Automotive innovator BMW and technology giant Huawei join European Commission CCAM to change transportation sector landscape
By the end of next decade, it looks as though the European Commission’s Co-Programmed Partnership, CCAM (Connected, Cooperative, Automated Mobility), will have successfully driven the creation of a functional automated transport system, with some of the key members urging the project forward being BMW and Huawei.
“Connected, Cooperative, and Automated Mobility is a partnership under the research programme of the European Commission, which is called Horizon Europe, from 2021 to 2030. We will combine all research activities on a European level, where all these aspects are mentioned ‒ it’s a cross-sectoral partnership,” says Armin Gräter, Chairman of the Board of the European Public/Private Partnership on CCAM, who is also Director of Digitalisation and Automated Driving in Brussels for the BMW Group.
“The main targets are making traffic in Europe safer and more sustainable, while also generating more competitiveness for the European industry,” Gräter says. “We have more than 180 members from authorities, research, industry, road operators, and service providers. All these are combined in collaborative actions of research and innovation, which will lead to at least two large scale demonstration projects in the last phase of the programme.”
The whole programme consists of seven clusters that slice the big overall goal into individual pieces for which the partners work to identify a viable solution. These solutions will then be combined to reach the final goal of large-scale demonstration in cities, fueled by around €1bn in funding from public and private partners over the next 10 years.
“All these seven clusters fall under the control of CCAM and they start as a basis of coordination for the whole programme,” says Gräter. “Then we have four technical clusters, which are vehicle technology, validation, transport system, and key enabling technologies with a focus on artificial intelligence.”
Under the coordination framework ‒ which focuses on common methodologies and data exchange ‒ these clusters are paired with elements relating to societal aspects and user needs. These 6 will then lead to the most important cluster: one large-scale demonstration, which happens in the last phase of the programme, targeted to be around 2025-2027 onwards.
BMW and Huawei in partnership
CCAM is a long-term project to bring all the disparate elements together so that the world, starting with Europe, can have the best initial vestiges of an automated system. After a turbulent period, this is an inevitable change towards a more efficient system.
“BMW started working on these projects many years ago ‒ since 2005 ‒ especially when it comes to demonstrations, validation and also regulatory aspects,” Gräter says.
“BMW has a high interest in gaining a better understanding, as well as providing input to the whole external framework, because we believe that standardisation of technology, regulation of the safety aspects and overall system approach are key factors to bringing successful solutions to the market.”
Telco giant Huawei represents physical and digital road infrastructure suppliers on the CCAM board. The company is currently working with Chinese and European cities to deploy C-V2X traffic solutions globally and facilitate autonomous driving.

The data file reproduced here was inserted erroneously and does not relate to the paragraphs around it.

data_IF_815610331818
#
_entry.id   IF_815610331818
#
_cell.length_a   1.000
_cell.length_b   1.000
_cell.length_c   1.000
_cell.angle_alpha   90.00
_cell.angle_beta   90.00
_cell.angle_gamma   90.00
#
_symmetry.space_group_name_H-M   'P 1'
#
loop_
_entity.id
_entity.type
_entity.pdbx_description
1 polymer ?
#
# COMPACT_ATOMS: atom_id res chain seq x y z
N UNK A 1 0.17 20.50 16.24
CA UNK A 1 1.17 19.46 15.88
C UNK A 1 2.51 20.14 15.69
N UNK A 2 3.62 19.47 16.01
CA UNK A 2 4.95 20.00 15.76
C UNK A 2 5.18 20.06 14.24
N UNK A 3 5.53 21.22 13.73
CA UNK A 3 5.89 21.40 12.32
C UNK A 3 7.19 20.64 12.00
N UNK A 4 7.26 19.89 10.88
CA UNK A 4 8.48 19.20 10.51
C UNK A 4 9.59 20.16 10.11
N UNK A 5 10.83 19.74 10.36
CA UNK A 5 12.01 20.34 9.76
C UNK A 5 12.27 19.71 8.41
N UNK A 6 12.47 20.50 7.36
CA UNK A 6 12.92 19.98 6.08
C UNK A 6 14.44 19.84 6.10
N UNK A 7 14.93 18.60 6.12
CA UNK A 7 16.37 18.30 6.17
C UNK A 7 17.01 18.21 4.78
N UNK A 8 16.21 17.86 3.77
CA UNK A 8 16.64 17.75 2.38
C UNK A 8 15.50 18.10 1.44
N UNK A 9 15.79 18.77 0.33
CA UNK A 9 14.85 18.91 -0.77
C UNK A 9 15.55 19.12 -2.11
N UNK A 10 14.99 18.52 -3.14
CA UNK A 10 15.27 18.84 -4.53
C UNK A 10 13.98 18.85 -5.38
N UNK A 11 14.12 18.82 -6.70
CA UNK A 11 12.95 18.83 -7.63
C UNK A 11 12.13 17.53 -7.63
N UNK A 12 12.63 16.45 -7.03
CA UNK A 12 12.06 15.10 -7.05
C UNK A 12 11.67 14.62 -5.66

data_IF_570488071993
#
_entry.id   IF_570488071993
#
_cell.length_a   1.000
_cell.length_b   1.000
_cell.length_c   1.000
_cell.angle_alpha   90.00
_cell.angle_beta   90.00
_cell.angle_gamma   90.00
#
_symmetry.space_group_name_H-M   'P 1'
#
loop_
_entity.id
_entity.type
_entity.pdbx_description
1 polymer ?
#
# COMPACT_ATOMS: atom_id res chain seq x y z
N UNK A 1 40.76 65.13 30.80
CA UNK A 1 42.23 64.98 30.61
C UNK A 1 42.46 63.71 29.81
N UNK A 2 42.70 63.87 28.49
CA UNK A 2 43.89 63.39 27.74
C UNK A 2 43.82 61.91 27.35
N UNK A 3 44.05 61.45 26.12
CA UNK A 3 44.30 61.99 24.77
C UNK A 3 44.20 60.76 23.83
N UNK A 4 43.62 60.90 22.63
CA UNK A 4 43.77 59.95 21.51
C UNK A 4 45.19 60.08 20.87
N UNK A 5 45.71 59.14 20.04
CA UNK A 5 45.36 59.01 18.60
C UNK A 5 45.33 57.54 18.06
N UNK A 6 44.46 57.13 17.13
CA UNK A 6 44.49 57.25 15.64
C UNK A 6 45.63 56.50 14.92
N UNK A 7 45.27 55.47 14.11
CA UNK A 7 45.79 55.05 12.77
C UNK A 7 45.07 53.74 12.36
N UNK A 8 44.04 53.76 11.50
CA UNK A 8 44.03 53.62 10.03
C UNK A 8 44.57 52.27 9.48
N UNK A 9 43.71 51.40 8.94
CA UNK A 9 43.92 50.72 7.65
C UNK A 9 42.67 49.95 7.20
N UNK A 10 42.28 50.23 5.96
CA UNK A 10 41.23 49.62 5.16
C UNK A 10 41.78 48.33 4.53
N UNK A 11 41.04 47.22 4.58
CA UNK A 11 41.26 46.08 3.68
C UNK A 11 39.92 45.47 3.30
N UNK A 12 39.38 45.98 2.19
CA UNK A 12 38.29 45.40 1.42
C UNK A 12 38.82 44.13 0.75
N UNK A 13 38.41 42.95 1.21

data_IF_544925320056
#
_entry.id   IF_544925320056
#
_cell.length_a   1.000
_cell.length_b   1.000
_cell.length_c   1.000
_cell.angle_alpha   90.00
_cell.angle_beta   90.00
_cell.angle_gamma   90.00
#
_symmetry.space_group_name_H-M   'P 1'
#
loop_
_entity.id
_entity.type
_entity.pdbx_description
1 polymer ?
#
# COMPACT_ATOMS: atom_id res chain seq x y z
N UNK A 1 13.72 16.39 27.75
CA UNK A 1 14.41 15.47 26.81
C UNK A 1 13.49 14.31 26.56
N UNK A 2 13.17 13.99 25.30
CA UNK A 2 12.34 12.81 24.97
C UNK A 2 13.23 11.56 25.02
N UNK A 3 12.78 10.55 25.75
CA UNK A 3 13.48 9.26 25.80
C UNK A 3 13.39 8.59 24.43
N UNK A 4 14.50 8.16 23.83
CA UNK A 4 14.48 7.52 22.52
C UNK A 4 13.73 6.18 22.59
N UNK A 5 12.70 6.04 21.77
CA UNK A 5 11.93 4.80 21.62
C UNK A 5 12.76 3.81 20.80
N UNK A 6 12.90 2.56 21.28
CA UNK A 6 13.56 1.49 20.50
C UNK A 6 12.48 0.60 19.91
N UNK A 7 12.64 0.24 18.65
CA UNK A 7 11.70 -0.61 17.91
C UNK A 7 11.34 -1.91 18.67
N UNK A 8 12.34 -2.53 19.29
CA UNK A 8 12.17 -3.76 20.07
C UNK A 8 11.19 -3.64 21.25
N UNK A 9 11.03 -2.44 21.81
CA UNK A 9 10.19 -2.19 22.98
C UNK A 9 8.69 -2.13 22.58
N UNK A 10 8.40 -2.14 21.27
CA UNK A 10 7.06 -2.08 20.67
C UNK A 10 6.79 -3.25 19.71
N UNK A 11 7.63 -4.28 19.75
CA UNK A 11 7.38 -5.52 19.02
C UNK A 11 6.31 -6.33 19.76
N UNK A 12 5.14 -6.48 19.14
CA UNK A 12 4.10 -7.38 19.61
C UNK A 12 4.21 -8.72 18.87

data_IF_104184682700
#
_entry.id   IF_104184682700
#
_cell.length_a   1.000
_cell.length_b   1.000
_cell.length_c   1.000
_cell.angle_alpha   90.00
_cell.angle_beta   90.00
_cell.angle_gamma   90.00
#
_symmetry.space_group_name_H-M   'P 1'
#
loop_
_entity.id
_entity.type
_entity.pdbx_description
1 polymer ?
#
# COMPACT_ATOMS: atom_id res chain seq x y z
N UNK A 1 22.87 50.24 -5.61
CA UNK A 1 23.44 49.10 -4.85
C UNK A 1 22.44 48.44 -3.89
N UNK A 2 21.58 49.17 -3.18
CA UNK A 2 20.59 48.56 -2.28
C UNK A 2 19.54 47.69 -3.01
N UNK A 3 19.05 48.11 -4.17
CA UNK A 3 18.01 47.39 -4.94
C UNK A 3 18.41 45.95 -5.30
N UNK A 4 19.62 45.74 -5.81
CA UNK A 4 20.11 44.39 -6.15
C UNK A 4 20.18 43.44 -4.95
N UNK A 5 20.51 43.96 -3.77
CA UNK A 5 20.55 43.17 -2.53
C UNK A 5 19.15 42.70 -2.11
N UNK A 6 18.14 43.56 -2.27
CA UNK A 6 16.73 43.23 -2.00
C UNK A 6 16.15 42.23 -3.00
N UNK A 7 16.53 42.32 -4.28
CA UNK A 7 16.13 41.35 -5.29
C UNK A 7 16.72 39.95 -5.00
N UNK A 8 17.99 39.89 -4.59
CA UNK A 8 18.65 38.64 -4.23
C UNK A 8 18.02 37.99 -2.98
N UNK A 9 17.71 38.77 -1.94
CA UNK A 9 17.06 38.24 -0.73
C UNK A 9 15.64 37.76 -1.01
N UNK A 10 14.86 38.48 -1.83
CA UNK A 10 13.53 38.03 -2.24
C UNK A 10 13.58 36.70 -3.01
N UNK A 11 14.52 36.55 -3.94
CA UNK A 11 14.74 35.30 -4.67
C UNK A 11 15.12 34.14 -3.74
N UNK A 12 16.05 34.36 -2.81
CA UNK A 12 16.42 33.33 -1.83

“Huawei is recognised as a telecom provider, but we actually do a lot of technology development, so we have products and solutions aimed at automotive and road transport,” says Jan Ellsberger, Vice President of Industry Development at Huawei Technologies and Member of the Board of CCAM.
“We are actually a supplier to vehicle manufacturers. We provide the digital platform covering vehicle control systems, intelligent driving and sensor systems. We also have the whole electric power drive system including the charging system, battery management, and even charging pile solutions.”
To introduce automated or self-driving vehicles on roads, a certain level of infrastructure support is needed ‒ and this is where Huawei comes in with its cockpit solutions, associated intelligence- for-cloud services to support the environment in the vehicle itself, and digital road infrastructure solutions.
“We see our role in the partnership is that of a technology provider ‒ we have quite innovative solutions in this space, and we would like to contribute this to fulfil Europe’s ambitions in becoming a world leader when it comes to the deployment of automated transportation solutions,” says Ellsberger.
Digital technologies such as Artificial Intelligence (AI) will play a greater role in transport, meaning that carmakers will be able to monitor their vehicles in a real-world environment, tweaking the driving experience and coupling it with machine learning to increase autonomy.
“To make the roads smarter, you deploy sensors on an AI-based solution that enhances perception and also provides the authorities of traffic management systems with the means to safely operate a mixed traffic flow, where there are both automated driving vehicles and conventional vehicles sharing the same road,” he says. “In addition to that, of course, we also have the cellular connectivity side with 5G and its evolution.”
Huawei now develops and integrates smart cockpit solutions for cars using the new Huawei smartphone operating system, Harmony OS, as a basis. In-vehicle applications enable the possibility of combining the car’s resources with a smartphone’s IT resources, welcoming increased efficiency and a seamless user experience.
The future of mobility
When it comes to introducing new technology, educating consumers always comes first in the process: after the implementation of the technology, time is needed for the way consumers operate to be both generationally and psychologically altered, which can be a challenge on its own.